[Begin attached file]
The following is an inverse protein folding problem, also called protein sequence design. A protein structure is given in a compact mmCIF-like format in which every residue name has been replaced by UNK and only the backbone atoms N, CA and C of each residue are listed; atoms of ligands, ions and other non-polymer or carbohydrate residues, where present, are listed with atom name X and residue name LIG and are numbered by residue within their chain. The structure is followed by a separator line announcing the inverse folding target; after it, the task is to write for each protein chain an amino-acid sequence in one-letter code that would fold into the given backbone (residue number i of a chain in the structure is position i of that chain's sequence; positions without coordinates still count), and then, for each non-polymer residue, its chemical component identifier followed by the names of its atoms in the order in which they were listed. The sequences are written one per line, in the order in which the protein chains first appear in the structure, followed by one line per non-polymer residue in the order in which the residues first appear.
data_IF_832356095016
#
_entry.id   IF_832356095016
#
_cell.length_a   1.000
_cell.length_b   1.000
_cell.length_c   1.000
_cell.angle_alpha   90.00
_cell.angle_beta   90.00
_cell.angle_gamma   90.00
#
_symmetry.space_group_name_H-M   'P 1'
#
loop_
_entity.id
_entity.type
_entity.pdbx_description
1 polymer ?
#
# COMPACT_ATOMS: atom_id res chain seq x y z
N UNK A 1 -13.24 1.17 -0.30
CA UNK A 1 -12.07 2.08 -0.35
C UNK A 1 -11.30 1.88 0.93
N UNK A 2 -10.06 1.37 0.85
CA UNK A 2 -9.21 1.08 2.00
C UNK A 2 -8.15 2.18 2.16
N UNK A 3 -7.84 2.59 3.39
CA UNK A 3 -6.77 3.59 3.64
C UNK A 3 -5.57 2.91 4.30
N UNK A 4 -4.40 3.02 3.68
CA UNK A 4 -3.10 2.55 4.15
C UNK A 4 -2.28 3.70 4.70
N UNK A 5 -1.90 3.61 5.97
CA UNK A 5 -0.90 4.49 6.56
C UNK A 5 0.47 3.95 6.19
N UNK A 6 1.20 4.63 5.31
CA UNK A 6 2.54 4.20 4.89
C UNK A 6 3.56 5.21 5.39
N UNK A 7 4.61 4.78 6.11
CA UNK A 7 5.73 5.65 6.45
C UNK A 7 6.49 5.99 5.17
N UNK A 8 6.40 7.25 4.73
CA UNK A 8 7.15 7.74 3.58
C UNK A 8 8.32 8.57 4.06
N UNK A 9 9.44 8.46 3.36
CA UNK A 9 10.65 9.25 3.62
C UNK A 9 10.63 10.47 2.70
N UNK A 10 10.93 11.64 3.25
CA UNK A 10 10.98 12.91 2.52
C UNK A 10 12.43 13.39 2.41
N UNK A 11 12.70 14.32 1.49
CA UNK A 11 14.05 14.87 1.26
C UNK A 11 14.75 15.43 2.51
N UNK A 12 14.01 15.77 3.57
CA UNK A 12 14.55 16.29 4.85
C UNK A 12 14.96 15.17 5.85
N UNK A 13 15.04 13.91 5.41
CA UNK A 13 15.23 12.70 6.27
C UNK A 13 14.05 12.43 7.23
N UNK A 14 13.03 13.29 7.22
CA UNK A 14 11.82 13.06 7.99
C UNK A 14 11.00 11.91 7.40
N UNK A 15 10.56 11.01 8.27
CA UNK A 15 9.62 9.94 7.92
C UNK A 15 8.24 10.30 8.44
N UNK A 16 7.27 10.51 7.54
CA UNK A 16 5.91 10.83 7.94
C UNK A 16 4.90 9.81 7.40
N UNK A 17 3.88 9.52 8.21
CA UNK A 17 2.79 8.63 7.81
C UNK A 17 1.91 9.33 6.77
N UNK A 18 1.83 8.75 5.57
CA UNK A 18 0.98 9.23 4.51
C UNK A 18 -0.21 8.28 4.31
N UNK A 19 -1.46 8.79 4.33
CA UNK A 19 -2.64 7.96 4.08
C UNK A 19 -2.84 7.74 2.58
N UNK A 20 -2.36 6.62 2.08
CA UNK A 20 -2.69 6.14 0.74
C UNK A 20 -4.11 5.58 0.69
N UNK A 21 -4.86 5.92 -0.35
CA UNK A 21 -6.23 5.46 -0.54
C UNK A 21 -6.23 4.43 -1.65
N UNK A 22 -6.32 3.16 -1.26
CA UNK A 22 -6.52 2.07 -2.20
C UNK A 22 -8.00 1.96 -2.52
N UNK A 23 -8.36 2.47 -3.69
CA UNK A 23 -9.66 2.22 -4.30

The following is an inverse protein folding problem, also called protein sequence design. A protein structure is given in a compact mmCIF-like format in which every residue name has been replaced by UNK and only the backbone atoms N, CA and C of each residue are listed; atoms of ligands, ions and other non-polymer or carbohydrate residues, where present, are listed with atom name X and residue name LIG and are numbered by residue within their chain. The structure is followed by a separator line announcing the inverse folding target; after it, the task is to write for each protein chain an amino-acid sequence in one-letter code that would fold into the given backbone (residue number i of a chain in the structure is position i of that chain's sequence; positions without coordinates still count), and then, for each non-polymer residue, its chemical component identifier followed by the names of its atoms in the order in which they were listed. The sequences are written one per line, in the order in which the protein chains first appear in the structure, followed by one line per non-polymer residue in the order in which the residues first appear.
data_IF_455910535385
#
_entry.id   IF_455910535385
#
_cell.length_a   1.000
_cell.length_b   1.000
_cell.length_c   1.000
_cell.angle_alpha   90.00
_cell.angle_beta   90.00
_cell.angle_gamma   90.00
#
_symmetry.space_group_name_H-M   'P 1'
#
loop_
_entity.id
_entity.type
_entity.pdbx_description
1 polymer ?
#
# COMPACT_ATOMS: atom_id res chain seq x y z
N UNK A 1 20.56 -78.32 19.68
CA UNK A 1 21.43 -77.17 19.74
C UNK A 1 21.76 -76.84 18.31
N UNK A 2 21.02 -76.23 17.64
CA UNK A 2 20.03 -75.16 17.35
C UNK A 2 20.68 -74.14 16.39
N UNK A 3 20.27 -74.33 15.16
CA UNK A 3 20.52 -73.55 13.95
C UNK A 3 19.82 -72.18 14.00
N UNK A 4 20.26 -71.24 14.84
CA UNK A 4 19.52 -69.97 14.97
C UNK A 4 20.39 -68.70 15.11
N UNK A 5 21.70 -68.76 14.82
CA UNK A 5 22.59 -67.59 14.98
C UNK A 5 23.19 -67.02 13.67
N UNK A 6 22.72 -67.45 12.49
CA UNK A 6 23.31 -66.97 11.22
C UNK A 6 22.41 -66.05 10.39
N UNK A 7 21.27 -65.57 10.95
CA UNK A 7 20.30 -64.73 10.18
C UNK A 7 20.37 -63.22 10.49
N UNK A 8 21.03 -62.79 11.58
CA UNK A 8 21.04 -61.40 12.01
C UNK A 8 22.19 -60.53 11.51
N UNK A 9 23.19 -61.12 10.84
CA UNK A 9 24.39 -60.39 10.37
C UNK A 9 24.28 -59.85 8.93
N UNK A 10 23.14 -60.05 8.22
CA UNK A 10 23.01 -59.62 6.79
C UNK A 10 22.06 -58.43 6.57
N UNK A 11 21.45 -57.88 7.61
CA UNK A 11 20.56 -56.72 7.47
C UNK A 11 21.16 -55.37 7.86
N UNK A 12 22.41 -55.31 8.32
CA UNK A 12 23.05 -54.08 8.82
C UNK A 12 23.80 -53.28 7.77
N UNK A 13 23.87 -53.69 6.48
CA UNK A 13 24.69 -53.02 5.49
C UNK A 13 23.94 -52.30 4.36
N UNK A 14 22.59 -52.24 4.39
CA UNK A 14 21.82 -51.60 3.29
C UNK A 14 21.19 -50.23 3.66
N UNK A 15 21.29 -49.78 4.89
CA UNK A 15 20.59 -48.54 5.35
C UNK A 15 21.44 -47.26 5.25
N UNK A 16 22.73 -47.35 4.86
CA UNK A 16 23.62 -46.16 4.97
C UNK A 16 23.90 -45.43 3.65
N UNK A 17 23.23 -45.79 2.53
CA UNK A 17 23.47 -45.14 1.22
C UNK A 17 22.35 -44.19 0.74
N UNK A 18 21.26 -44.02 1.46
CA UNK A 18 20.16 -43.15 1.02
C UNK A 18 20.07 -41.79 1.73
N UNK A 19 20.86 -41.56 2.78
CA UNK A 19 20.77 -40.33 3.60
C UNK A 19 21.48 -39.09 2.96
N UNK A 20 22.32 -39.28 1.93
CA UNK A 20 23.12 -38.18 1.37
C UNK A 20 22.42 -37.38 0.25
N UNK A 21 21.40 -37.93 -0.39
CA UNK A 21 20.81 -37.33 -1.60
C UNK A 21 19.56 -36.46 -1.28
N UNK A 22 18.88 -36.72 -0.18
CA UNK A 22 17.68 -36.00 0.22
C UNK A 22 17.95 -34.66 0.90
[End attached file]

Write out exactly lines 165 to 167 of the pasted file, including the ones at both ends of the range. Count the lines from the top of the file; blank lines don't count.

N UNK A 19 20.86 -41.56 2.78
CA UNK A 19 20.77 -40.33 3.60
C UNK A 19 21.48 -39.09 2.96